I had a discussion with a very fresh dancer whom I really like. I sense that some things are pretty hard for her and she is sort of confused. She is unbearably beautiful, dancing is quite lucrative for her and will continue to be, regardless of whether she plays her cards right—this is pretty much a guarantee. What is not so sure, though, is what will happen to her. Anyone who has been dancing more than a few years has seen exactly what I am talking about: sweet young girl tries her hand at dancing and ends up a suicidal mess in a pile of pain pills. It kills me.
Tonight she told me that stripping makes her feel like she needs a “shower on the inside.” Just that phrase, wherever she came up with it, it seems so hopeless. I have been thinking about it all night (girl, if you read this, please know I care, for real!) and I can’t quite shake it. My advise to her is the same advise I have for all of us: build yourself an exit strategy from day 1. Know what you need in the bank to be able to quit at the drop of a dime. If something changes tomorrow to keep you from ever setting foot in the club again, be sure that you have the cushion you need to escape. For someone like her, who has only been dancing 2 months, she simply needs $3,000 and a new job, but for girls like me, who have been dancing longer, we have a higher goal (mine is 1 year living expenses, a 1 month trip to Australia, a downpayment on a home, and 20k for my education—this is doable in just a couple of years with enough discipline!) I think it’s a good idea to set that goal for yourself and start adding towards it, if even only $10 at a time.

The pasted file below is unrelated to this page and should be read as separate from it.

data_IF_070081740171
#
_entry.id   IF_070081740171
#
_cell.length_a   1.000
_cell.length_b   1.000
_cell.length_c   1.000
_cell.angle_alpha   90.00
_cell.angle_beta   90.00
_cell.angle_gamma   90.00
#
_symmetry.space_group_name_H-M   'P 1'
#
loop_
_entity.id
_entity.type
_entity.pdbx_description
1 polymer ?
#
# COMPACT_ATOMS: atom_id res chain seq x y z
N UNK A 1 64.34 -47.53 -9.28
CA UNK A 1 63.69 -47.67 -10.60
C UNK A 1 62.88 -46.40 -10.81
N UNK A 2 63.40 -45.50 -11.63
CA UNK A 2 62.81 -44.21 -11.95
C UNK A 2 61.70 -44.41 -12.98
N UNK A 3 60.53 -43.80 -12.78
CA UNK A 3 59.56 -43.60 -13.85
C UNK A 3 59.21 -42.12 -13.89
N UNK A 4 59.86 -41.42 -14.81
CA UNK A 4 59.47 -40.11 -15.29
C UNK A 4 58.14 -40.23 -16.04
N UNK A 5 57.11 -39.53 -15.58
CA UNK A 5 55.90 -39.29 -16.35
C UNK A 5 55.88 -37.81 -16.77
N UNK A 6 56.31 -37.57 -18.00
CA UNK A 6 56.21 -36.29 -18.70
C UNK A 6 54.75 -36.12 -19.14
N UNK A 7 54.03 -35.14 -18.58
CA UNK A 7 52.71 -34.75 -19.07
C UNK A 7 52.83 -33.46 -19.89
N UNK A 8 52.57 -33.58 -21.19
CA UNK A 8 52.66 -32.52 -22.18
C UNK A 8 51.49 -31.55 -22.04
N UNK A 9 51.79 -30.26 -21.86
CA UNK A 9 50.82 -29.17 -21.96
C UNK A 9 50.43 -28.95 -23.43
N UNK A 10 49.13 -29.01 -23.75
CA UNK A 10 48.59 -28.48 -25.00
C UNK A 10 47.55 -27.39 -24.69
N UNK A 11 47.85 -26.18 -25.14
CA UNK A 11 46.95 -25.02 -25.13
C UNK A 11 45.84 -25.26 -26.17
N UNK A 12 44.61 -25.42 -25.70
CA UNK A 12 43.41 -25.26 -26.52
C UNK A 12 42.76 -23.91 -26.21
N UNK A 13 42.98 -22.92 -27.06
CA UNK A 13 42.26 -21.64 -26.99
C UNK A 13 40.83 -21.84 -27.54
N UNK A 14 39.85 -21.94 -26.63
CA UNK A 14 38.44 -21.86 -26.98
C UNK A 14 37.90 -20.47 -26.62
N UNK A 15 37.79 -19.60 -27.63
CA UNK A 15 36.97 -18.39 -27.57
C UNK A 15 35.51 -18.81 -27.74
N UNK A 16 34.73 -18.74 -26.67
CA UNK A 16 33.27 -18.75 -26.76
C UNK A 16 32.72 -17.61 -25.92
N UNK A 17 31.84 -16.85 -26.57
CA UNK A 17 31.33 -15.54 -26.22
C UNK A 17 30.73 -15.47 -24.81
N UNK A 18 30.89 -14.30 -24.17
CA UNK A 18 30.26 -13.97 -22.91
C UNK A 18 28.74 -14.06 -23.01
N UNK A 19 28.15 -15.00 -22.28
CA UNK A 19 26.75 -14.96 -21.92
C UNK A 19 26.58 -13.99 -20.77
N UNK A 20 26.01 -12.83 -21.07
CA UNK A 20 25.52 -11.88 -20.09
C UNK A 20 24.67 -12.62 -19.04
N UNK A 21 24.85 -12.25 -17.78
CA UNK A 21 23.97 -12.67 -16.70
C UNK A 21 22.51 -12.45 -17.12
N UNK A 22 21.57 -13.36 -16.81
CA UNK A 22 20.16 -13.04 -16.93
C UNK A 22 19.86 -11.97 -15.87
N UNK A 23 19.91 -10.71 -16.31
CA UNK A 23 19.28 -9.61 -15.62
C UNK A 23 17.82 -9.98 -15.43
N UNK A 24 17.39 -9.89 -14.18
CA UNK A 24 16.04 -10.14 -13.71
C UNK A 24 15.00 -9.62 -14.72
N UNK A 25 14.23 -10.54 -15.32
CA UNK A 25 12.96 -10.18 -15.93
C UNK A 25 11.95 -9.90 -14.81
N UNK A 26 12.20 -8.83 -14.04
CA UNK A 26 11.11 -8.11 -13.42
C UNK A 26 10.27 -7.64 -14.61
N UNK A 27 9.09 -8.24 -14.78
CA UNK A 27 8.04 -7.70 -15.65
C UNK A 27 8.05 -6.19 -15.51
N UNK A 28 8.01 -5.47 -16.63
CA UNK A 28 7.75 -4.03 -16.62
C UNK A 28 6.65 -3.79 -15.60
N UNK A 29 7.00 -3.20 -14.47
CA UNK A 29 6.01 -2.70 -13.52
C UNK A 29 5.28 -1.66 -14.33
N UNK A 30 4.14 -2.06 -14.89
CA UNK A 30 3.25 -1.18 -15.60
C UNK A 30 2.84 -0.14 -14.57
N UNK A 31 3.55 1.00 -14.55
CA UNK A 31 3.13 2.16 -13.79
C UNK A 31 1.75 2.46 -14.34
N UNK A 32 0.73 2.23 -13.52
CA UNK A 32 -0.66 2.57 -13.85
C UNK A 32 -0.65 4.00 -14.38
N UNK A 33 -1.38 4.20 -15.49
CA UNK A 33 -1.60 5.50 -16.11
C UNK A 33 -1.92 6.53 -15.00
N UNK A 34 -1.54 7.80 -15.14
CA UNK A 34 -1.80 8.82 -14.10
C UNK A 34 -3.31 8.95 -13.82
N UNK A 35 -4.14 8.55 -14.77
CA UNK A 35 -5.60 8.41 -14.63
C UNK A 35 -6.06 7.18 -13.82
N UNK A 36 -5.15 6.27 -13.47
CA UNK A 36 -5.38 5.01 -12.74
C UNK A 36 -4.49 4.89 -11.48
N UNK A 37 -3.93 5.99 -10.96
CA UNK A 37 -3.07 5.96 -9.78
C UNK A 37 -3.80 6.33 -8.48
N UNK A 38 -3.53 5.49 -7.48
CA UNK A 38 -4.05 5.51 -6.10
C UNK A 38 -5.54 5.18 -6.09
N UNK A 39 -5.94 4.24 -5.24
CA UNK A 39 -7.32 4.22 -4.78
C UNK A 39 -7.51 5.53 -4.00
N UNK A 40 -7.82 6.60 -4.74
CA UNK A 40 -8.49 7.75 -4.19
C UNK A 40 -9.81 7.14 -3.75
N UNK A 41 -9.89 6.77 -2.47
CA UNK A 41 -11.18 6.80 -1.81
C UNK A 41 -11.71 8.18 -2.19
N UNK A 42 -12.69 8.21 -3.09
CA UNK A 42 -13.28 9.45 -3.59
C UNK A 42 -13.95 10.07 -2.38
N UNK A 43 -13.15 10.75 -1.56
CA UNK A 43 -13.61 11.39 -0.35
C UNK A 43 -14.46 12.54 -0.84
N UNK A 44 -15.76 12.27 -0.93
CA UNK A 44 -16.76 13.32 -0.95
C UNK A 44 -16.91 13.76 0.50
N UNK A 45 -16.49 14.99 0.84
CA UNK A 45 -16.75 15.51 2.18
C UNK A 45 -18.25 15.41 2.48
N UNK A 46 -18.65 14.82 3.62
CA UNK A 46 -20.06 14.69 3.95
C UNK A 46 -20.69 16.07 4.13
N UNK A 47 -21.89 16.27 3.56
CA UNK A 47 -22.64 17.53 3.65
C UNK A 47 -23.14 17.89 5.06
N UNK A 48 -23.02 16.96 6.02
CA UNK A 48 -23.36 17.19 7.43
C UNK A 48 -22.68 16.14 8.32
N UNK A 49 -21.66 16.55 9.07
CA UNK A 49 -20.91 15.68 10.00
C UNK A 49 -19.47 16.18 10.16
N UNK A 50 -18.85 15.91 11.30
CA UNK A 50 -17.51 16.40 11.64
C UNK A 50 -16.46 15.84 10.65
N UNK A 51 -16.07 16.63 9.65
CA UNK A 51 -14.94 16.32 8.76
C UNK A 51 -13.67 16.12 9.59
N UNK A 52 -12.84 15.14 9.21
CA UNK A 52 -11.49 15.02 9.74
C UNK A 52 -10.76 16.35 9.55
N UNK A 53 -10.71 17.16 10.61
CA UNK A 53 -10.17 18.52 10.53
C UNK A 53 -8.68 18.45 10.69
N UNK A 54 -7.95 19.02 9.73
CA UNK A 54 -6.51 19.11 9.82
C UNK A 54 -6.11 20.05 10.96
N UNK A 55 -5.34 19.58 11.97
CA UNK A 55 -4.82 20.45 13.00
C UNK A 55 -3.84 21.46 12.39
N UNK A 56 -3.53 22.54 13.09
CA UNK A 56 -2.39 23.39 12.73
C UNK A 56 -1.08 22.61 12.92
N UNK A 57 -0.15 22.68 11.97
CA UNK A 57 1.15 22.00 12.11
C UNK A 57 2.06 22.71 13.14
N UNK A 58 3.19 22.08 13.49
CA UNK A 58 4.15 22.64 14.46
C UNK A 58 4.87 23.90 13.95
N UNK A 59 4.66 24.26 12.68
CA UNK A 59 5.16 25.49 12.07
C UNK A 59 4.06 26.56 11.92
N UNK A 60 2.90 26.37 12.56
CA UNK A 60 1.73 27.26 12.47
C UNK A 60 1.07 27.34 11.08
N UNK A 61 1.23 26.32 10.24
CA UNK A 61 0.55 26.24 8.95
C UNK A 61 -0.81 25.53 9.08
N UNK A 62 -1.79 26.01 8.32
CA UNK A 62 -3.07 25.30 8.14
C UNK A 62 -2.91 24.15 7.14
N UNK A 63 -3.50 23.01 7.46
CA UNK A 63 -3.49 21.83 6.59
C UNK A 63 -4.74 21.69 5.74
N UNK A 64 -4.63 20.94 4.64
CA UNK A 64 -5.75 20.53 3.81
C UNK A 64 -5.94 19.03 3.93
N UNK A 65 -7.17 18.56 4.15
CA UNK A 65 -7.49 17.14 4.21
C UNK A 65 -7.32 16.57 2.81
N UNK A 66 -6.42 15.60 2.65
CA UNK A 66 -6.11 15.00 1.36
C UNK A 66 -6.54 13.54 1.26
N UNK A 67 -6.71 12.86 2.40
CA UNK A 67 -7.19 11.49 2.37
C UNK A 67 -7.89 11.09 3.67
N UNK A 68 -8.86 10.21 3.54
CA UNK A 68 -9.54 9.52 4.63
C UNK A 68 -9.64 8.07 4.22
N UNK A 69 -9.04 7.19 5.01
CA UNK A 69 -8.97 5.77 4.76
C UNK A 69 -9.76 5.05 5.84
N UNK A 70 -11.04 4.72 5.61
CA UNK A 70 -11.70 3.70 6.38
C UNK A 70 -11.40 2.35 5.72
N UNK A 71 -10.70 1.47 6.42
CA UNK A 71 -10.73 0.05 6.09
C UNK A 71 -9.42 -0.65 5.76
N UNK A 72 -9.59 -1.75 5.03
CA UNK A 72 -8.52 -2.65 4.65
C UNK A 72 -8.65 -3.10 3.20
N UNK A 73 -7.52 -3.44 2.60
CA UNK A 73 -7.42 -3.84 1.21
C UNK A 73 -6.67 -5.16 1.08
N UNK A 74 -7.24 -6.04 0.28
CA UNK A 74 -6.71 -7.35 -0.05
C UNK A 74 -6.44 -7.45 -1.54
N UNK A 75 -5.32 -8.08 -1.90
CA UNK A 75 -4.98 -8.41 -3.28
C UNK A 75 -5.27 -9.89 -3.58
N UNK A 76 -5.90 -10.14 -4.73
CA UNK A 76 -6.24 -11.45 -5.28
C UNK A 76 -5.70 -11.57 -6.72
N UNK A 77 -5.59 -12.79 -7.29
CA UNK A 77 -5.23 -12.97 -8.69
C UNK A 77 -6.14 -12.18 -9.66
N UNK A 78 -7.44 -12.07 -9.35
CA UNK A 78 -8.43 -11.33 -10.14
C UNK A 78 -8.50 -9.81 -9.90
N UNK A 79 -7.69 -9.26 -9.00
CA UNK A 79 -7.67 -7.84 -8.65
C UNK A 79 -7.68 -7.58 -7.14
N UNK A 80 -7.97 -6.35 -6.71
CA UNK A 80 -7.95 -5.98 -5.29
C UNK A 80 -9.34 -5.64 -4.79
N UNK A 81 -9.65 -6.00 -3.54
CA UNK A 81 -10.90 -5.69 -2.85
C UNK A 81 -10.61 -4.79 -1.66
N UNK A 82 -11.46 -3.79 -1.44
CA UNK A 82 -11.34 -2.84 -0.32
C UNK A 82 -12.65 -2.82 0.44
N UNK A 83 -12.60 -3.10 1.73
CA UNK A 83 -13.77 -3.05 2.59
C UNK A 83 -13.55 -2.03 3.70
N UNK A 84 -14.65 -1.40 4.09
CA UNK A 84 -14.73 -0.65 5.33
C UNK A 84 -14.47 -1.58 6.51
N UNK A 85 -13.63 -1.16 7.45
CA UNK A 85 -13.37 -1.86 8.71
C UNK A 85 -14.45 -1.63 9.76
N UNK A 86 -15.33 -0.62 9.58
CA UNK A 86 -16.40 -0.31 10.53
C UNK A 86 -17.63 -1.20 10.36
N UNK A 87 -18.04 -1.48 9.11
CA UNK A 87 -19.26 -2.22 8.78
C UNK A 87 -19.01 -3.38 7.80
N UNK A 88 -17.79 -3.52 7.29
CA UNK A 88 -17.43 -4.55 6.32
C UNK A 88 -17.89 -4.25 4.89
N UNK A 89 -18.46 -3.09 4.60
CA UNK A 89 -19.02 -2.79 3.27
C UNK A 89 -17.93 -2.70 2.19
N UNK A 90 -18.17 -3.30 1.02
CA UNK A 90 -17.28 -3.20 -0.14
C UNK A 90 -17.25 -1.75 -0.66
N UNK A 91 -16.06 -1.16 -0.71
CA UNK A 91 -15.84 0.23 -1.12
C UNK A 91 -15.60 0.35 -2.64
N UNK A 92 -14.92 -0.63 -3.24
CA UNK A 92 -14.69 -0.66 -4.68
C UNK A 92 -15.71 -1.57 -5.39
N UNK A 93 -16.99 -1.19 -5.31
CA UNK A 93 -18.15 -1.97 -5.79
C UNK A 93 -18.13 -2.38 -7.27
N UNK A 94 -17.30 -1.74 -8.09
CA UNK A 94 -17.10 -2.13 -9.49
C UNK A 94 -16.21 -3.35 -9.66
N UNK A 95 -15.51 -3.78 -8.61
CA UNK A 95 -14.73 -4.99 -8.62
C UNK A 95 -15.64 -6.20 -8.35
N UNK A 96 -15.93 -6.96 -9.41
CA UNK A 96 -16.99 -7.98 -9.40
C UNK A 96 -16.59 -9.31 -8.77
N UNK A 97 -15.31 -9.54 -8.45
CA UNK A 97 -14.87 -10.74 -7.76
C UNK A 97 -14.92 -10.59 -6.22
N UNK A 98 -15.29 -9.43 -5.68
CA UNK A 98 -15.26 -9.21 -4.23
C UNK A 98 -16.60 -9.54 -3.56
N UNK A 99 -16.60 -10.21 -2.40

The other thing I told her is that the club isn’t going anywhere. Although I had waitressed, bar tended, and even managed a club before I ever got on stage, I waited until I was 24 to start dancing. I knew I did not have the emotional maturity to handle it prior, so I fed my curiosity by working in other positions at the club. I encourage you to tap into yourself and decide what’s right for you, ESPECIALLY if you’re new to the game; maybe you don’t need to be here yet, maybe you don’t need to be here at all. If something feels totally wrong, get out. If you have been with us for some time and have no emergency savings, you are in a serious crisis and you NEED to fix it! Stop living your life as a series of reactions. Take some control, and decide if this is really the job for you right now, and if it is, make a plan, so that if your “right now” changes, so can your occupation. In order to avoid disaster, one must plan. Disaster may still strike, but you will have tools to help you survive. Money is power. You have money, will you build yourself some power?